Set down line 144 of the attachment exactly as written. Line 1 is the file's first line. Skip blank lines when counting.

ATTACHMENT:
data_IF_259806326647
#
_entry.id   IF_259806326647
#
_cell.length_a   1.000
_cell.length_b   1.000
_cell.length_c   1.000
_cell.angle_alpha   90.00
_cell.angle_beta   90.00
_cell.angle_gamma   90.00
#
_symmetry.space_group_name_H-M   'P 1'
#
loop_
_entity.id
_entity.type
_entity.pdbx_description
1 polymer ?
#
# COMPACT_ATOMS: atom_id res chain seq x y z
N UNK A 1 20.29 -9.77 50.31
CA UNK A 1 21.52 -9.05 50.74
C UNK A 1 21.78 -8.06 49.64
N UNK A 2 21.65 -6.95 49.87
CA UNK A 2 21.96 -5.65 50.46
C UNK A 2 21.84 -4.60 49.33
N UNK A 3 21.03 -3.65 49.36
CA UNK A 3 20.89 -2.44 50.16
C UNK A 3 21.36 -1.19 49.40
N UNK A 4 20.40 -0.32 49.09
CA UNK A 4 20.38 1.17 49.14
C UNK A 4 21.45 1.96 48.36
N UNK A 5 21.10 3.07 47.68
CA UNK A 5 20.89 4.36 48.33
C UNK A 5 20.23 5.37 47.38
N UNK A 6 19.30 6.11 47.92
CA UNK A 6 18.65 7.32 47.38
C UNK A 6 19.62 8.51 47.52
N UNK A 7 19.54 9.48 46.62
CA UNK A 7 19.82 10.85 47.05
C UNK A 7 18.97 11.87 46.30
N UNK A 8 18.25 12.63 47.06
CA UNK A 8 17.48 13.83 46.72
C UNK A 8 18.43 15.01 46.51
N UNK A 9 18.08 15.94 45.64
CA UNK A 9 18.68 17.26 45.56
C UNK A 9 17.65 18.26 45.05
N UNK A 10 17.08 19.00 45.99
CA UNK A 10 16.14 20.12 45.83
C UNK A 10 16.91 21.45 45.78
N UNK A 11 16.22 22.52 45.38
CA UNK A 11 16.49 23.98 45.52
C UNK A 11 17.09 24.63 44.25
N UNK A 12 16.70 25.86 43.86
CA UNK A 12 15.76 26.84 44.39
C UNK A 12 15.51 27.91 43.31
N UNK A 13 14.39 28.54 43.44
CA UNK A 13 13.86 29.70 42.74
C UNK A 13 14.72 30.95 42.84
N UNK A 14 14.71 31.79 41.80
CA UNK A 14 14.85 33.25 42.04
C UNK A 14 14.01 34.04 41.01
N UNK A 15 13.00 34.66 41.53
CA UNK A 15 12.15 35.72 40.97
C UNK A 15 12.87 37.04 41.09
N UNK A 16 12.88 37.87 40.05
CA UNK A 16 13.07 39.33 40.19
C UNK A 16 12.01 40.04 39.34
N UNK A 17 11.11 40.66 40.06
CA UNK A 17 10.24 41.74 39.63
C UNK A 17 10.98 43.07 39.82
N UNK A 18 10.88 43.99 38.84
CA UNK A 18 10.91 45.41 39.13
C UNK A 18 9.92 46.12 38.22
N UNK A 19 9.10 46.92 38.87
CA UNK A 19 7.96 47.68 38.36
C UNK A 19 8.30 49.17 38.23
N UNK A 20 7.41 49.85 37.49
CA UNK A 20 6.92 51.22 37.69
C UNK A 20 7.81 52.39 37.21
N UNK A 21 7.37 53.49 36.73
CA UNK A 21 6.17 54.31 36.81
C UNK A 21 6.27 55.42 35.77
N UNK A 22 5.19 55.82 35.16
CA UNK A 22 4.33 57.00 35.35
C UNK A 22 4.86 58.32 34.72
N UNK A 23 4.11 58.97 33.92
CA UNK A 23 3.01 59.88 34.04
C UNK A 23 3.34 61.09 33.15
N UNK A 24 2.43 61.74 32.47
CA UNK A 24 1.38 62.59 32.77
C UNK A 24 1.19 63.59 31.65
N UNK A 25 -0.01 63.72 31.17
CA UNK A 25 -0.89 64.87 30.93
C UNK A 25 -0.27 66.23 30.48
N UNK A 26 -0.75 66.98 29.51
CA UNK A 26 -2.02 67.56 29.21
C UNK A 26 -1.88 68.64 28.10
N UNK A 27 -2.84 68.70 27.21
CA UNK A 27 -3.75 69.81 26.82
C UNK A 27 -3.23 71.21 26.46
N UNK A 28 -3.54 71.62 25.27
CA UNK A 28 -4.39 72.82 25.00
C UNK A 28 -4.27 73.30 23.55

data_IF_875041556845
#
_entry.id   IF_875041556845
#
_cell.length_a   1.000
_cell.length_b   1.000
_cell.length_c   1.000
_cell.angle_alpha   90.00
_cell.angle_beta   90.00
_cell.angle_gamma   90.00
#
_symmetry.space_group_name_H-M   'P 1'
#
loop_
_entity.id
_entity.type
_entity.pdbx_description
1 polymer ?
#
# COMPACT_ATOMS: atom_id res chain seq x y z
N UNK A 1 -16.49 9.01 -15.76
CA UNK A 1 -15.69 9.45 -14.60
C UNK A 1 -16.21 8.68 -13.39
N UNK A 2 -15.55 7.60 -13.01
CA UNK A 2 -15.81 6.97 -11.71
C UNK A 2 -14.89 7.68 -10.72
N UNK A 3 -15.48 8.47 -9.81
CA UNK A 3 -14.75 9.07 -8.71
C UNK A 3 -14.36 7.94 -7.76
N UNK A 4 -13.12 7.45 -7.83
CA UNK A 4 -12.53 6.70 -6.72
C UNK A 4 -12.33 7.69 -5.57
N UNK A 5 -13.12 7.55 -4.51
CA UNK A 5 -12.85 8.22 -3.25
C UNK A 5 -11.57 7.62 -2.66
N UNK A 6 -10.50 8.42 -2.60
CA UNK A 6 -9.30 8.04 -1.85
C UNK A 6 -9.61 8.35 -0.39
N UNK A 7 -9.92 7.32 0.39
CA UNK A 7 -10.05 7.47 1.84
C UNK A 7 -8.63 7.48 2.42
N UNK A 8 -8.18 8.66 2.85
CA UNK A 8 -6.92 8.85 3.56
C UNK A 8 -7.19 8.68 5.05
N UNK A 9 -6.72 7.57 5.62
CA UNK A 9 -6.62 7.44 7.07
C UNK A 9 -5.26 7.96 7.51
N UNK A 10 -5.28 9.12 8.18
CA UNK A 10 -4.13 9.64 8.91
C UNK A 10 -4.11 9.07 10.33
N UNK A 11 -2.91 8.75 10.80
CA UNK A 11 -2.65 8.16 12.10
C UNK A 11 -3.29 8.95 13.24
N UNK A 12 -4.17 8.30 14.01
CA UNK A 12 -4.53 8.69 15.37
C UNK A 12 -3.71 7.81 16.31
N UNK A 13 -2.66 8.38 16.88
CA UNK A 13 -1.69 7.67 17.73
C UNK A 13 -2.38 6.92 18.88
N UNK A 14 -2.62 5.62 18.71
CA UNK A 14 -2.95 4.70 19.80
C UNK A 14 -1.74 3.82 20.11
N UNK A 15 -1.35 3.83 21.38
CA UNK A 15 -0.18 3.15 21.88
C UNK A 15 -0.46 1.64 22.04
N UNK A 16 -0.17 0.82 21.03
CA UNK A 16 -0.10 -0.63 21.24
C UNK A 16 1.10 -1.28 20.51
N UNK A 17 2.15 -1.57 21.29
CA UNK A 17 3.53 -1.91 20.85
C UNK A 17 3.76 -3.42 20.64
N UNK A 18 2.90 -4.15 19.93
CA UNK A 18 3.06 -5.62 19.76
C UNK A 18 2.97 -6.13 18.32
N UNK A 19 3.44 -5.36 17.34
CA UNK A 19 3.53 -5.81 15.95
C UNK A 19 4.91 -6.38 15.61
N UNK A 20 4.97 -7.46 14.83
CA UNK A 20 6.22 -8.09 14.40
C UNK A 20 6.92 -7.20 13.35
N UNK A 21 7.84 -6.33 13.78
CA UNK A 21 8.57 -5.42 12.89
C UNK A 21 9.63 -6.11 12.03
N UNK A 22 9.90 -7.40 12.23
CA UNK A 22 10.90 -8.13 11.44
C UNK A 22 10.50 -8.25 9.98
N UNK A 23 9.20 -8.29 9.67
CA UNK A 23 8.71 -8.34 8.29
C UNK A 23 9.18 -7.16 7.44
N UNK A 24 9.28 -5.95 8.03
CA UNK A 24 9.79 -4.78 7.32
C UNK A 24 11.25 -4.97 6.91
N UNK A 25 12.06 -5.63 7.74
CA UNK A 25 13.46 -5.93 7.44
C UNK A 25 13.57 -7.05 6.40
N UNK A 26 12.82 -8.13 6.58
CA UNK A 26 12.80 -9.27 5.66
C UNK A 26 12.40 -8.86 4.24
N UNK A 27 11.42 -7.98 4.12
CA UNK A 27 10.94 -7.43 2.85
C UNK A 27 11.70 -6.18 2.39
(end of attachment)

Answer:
CA UNK A 7 -10.05 7.47 1.84